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Geographic Concentration of Foreign Visitors to Japan

  • Ayumu Tanaka

This paper provides the first evidence of geographic concentration of foreign visitors in Japan, using a new data on nights spent by foreign visitors in each region. Using locational Gini coefficients, I show that foreign visitors are more geographically concentrated than Japanese visitors and the level of geographical concentration vary across source countries. In addition, I employ gravity equations to examine the determinants of nights spent by foreign visitors in each prefecture. The results suggest that visa policy, transport infrastructure, and natural and cultural factors, as well as traditional gravity variables such as distance and economic size, play a role in international travel to Japanese prefectures.

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File URL: http://www.econ.kyoto-u.ac.jp/projectcenter/Paper/e-12-013.pdf
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Paper provided by Graduate School of Economics Project Center, Kyoto University in its series Discussion papers with number e-12-013.

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Length: 17 pages
Date of creation: Mar 2013
Date of revision:
Handle: RePEc:kue:dpaper:e-12-013
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Web page: http://www.econ.kyoto-u.ac.jp/projectcenter/
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  1. Neiman, Brent & Swagel, Phillip, 2007. "The impact of post-9/11 visa policies on travel to the United States," MPRA Paper 2952, University Library of Munich, Germany.
  2. Cristea, Anca D., 2011. "Buyer-Seller Relationships in International Trade: Evidence from U.S. States' Exports and Business-Class Travel," MPRA Paper 30347, University Library of Munich, Germany.
  3. James E. Anderson & Eric van Wincoop, 2000. "Gravity with Gravitas: A Solution to the Border Puzzle," Boston College Working Papers in Economics 485, Boston College Department of Economics.
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  5. Mary Amiti, 1997. "Specialisation Patterns in Europe," CEP Discussion Papers dp0363, Centre for Economic Performance, LSE.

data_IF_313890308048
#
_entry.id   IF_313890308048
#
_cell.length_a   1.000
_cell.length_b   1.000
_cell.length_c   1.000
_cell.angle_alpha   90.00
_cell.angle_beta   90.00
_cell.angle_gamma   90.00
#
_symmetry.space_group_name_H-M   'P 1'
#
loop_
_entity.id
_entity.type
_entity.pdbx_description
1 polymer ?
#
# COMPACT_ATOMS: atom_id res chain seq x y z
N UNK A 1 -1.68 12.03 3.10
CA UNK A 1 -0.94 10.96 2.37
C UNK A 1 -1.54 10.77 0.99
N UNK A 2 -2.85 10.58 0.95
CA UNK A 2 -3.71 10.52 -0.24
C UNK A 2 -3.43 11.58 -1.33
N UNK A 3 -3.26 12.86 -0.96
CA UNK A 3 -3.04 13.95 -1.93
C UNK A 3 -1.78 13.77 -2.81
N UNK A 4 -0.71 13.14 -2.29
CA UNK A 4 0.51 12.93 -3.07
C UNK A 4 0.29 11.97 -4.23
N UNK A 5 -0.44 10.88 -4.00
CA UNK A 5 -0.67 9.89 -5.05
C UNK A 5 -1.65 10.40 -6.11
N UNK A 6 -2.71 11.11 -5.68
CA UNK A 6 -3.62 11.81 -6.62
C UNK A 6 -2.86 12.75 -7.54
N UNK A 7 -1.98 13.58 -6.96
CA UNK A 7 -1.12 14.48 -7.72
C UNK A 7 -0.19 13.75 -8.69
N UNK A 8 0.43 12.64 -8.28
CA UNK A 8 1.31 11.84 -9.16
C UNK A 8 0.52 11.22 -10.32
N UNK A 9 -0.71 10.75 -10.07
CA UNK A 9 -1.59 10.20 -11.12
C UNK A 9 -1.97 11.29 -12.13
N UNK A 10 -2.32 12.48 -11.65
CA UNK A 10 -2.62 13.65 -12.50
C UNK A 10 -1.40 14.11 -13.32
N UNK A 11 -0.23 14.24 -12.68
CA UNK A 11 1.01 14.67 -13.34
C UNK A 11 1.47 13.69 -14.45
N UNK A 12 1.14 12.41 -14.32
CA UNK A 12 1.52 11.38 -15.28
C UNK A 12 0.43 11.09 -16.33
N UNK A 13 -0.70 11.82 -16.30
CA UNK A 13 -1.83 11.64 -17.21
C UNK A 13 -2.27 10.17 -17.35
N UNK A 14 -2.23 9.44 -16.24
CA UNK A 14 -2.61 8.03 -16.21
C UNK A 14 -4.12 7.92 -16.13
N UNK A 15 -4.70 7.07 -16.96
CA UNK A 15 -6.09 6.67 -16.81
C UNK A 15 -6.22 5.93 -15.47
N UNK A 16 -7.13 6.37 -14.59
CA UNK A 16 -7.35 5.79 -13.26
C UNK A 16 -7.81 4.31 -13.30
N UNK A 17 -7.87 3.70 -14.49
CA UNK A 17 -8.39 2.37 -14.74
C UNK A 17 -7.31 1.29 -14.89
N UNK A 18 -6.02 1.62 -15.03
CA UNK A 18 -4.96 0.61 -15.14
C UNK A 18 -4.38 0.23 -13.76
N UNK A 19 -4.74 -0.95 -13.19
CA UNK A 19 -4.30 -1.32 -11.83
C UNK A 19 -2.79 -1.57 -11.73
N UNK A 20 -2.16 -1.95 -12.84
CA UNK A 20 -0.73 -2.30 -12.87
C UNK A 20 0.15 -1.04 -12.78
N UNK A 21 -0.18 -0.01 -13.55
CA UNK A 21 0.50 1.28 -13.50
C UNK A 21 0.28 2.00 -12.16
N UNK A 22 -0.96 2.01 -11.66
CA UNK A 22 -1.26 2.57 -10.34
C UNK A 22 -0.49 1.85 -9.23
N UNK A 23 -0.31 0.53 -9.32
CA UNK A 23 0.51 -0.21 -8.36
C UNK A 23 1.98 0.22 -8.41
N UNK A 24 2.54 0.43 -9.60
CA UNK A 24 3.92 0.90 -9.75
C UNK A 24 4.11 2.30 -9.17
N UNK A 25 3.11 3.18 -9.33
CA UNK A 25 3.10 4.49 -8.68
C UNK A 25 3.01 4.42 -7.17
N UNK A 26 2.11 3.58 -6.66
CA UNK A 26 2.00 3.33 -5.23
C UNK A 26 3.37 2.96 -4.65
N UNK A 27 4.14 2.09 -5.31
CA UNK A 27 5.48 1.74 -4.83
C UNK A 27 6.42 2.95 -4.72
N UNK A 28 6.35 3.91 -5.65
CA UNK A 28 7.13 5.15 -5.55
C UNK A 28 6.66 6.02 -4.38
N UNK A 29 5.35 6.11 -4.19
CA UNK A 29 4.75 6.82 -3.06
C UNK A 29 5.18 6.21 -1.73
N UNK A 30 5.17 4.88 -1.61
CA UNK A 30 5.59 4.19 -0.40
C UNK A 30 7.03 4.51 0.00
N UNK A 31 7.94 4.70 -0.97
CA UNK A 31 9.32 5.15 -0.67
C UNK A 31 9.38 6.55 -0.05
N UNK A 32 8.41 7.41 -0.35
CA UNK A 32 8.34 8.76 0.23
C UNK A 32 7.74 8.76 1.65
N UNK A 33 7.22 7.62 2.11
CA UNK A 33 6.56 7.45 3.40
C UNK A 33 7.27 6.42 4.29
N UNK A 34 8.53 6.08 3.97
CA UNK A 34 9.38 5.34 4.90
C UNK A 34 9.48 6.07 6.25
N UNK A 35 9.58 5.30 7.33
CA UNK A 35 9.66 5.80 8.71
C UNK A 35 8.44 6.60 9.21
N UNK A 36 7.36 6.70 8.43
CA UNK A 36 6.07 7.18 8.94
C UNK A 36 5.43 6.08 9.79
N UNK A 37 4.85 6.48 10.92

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  7. Fischer, Christian & Gil-Alana, Luis A., 2006. "The nature of the relationship between international tourism and international trade: the case of German imports of Spanish wine," 98th Seminar, June 29-July 2, 2006, Chania, Crete, Greece 10049, European Association of Agricultural Economists.
  8. William H. Greene, 2009. "Testing Hypotheses About Interaction Terms in Nonlinear Models," Working Papers 09-08, New York University, Leonard N. Stern School of Business, Department of Economics.
  9. David Throsby, 2003. "Cultural capital," Chapters, in: A Handbook of Cultural Economics, chapter 19 Edward Elgar.
  10. Amiti, Mary, 1998. "New Trade Theories and Industrial Location in the EU: A Survey of Evidence," Oxford Review of Economic Policy, Oxford University Press, vol. 14(2), pages 45-53, Summer.
  11. Jordan Shan & Ken Wilson, 2001. "Causality between trade and tourism: empirical evidence from China," Applied Economics Letters, Taylor & Francis Journals, vol. 8(4), pages 279-283.
  12. Nune Hovhannisyan & Wolfgang Keller, 2011. "International Business Travel: An Engine of Innovation?," NBER Working Papers 17100, National Bureau of Economic Research, Inc.
  13. Salih Katircioglu, 2009. "Tourism, trade and growth: the case of Cyprus," Applied Economics, Taylor & Francis Journals, vol. 41(21), pages 2741-2750.
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